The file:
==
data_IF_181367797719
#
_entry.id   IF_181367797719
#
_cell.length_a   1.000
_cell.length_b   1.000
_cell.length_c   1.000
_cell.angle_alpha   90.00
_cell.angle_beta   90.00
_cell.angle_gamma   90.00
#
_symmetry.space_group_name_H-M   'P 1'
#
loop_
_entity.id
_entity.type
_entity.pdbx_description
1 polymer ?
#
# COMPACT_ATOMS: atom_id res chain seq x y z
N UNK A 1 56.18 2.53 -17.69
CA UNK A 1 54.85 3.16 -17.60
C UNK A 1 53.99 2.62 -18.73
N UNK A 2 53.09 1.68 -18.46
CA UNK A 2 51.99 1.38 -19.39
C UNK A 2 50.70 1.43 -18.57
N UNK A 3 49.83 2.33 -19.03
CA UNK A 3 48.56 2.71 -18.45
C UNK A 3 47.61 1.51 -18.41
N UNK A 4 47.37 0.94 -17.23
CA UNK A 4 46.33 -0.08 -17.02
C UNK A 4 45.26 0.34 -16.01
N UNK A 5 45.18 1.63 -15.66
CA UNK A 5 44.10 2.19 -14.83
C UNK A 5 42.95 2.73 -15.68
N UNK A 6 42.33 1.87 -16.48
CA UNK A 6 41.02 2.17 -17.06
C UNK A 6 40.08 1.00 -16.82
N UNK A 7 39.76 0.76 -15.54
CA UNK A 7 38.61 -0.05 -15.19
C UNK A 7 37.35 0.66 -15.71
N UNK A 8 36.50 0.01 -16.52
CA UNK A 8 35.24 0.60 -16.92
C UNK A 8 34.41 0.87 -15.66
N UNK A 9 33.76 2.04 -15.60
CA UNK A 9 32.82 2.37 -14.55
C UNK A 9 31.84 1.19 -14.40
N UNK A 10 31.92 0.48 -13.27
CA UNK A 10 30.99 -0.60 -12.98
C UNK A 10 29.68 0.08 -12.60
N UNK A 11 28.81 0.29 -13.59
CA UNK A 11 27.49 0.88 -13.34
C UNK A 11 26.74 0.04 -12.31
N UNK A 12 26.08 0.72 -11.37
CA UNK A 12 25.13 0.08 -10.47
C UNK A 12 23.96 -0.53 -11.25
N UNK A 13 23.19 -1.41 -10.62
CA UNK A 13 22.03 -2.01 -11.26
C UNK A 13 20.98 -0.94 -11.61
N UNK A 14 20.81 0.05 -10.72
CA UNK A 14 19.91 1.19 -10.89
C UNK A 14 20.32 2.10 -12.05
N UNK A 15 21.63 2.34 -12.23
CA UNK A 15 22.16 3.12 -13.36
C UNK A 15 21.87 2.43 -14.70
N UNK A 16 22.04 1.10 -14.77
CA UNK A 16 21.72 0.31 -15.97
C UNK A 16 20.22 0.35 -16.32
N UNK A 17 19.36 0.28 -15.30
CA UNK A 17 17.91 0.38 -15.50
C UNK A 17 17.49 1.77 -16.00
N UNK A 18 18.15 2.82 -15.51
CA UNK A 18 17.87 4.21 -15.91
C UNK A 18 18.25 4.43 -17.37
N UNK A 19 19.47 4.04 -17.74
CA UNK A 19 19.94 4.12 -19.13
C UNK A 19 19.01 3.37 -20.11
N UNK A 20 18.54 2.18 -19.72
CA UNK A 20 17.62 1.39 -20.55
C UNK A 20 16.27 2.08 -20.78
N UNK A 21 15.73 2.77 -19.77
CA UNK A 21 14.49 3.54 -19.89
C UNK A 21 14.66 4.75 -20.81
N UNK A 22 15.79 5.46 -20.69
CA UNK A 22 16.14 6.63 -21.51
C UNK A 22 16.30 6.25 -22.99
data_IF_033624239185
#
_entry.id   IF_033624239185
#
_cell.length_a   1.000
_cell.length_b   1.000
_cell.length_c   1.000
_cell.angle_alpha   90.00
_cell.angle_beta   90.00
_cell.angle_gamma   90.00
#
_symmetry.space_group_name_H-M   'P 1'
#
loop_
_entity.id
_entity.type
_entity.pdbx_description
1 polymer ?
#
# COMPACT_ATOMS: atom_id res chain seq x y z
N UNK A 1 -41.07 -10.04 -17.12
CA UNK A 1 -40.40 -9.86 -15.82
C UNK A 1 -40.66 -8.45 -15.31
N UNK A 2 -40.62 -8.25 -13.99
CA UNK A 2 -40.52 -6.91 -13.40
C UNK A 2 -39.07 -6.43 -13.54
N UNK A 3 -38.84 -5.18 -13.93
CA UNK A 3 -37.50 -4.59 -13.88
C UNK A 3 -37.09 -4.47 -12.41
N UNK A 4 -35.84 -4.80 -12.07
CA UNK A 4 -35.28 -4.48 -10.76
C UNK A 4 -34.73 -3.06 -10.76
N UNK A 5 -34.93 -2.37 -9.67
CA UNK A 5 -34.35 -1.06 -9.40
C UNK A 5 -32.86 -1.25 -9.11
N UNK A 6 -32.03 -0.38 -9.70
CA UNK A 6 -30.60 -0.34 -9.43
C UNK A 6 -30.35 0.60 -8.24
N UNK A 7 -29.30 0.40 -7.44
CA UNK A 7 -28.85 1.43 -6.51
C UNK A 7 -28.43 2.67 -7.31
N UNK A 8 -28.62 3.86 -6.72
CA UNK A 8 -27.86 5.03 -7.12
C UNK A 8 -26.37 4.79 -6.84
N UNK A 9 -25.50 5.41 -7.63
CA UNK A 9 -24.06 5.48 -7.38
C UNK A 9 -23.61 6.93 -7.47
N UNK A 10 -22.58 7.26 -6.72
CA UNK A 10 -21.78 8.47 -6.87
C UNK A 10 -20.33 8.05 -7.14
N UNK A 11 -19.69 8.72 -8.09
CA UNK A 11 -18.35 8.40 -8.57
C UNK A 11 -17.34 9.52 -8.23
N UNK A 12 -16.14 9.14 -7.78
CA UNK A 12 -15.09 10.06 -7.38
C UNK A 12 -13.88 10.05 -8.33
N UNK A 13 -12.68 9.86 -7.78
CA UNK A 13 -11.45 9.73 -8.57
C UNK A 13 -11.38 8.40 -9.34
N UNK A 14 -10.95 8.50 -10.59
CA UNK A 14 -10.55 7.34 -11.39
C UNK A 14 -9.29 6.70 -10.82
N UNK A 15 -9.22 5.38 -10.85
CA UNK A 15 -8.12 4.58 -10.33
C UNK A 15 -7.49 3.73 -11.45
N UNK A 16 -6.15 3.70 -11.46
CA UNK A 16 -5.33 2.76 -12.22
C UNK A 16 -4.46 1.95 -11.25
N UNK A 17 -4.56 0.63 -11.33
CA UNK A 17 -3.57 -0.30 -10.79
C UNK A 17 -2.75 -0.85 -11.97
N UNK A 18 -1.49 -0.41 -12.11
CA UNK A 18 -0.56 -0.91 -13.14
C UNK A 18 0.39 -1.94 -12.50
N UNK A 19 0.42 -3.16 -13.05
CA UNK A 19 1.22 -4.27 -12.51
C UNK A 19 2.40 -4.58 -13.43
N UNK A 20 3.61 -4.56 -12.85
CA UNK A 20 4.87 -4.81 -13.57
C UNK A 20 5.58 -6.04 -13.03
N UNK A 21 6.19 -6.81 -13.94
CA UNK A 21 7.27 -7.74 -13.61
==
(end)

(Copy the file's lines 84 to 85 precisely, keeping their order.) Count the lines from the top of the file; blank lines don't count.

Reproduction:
N UNK A 22 15.79 5.46 -20.69
CA UNK A 22 16.14 6.63 -21.51